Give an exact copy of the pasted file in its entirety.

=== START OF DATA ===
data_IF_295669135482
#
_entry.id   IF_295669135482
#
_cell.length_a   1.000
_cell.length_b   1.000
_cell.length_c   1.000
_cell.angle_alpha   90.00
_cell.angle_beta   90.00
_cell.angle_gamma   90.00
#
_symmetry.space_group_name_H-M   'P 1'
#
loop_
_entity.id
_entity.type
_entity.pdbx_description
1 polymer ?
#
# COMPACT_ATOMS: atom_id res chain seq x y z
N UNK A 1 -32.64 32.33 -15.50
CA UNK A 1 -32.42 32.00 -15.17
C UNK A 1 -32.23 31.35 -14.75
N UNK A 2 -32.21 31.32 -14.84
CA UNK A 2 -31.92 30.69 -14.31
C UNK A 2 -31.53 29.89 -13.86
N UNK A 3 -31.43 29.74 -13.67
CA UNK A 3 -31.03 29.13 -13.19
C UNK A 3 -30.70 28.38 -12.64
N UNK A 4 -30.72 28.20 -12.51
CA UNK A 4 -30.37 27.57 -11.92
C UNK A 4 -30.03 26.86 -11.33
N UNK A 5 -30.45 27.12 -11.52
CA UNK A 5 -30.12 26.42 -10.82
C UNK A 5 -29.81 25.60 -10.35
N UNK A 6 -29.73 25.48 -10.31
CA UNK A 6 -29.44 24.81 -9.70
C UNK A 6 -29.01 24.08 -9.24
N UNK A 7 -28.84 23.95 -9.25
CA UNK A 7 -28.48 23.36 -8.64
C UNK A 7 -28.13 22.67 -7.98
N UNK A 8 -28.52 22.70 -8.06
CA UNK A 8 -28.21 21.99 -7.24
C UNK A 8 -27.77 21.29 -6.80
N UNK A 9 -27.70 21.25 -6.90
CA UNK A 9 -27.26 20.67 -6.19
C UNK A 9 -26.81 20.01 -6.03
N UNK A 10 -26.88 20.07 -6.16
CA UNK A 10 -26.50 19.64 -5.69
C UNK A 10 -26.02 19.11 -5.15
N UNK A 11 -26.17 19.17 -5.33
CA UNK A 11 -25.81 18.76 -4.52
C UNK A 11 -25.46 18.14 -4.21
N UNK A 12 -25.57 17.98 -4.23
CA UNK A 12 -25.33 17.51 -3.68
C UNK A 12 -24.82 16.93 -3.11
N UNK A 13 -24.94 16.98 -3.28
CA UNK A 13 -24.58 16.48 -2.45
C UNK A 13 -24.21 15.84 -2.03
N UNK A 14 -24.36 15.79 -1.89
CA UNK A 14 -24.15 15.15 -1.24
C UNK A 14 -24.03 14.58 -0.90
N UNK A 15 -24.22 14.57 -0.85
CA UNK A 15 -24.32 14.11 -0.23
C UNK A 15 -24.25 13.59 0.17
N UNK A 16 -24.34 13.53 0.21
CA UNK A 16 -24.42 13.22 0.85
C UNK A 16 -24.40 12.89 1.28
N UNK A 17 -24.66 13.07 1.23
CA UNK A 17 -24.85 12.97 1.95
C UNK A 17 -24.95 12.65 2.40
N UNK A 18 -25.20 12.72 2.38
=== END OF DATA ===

data_IF_295669135482
#
_entry.id   IF_295669135482
#
_cell.length_a   1.000
_cell.length_b   1.000
_cell.length_c   1.000
_cell.angle_alpha   90.00
_cell.angle_beta   90.00
_cell.angle_gamma   90.00
#
_symmetry.space_group_name_H-M   'P 1'
#
loop_
_entity.id
_entity.type
_entity.pdbx_description
1 polymer ?
#
# COMPACT_ATOMS: atom_id res chain seq x y z
N UNK A 1 -32.64 32.33 -15.50
CA UNK A 1 -32.42 32.00 -15.17
C UNK A 1 -32.23 31.35 -14.75
N UNK A 2 -32.21 31.32 -14.84
CA UNK A 2 -31.92 30.69 -14.31
C UNK A 2 -31.53 29.89 -13.86
N UNK A 3 -31.43 29.74 -13.67
CA UNK A 3 -31.03 29.13 -13.19
C UNK A 3 -30.70 28.38 -12.64
N UNK A 4 -30.72 28.20 -12.51
CA UNK A 4 -30.37 27.57 -11.92
C UNK A 4 -30.03 26.86 -11.33
N UNK A 5 -30.45 27.12 -11.52
CA UNK A 5 -30.12 26.42 -10.82
C UNK A 5 -29.81 25.60 -10.35
N UNK A 6 -29.73 25.48 -10.31
CA UNK A 6 -29.44 24.81 -9.70
C UNK A 6 -29.01 24.08 -9.24
N UNK A 7 -28.84 23.95 -9.25
CA UNK A 7 -28.48 23.36 -8.64
C UNK A 7 -28.13 22.67 -7.98
N UNK A 8 -28.52 22.70 -8.06
CA UNK A 8 -28.21 21.99 -7.24
C UNK A 8 -27.77 21.29 -6.80
N UNK A 9 -27.70 21.25 -6.90
CA UNK A 9 -27.26 20.67 -6.19
C UNK A 9 -26.81 20.01 -6.03
N UNK A 10 -26.88 20.07 -6.16
CA UNK A 10 -26.50 19.64 -5.69
C UNK A 10 -26.02 19.11 -5.15
N UNK A 11 -26.17 19.17 -5.33
CA UNK A 11 -25.81 18.76 -4.52
C UNK A 11 -25.46 18.14 -4.21
N UNK A 12 -25.57 17.98 -4.23
CA UNK A 12 -25.33 17.51 -3.68
C UNK A 12 -24.82 16.93 -3.11
N UNK A 13 -24.94 16.98 -3.28
CA UNK A 13 -24.58 16.48 -2.45
C UNK A 13 -24.21 15.84 -2.03
N UNK A 14 -24.36 15.79 -1.89
CA UNK A 14 -24.15 15.15 -1.24
C UNK A 14 -24.03 14.58 -0.90
N UNK A 15 -24.22 14.57 -0.85
CA UNK A 15 -24.32 14.11 -0.23
C UNK A 15 -24.25 13.59 0.17
N UNK A 16 -24.34 13.53 0.21
CA UNK A 16 -24.42 13.22 0.85
C UNK A 16 -24.40 12.89 1.28
N UNK A 17 -24.66 13.07 1.23
CA UNK A 17 -24.85 12.97 1.95
C UNK A 17 -24.95 12.65 2.40
N UNK A 18 -25.20 12.72 2.38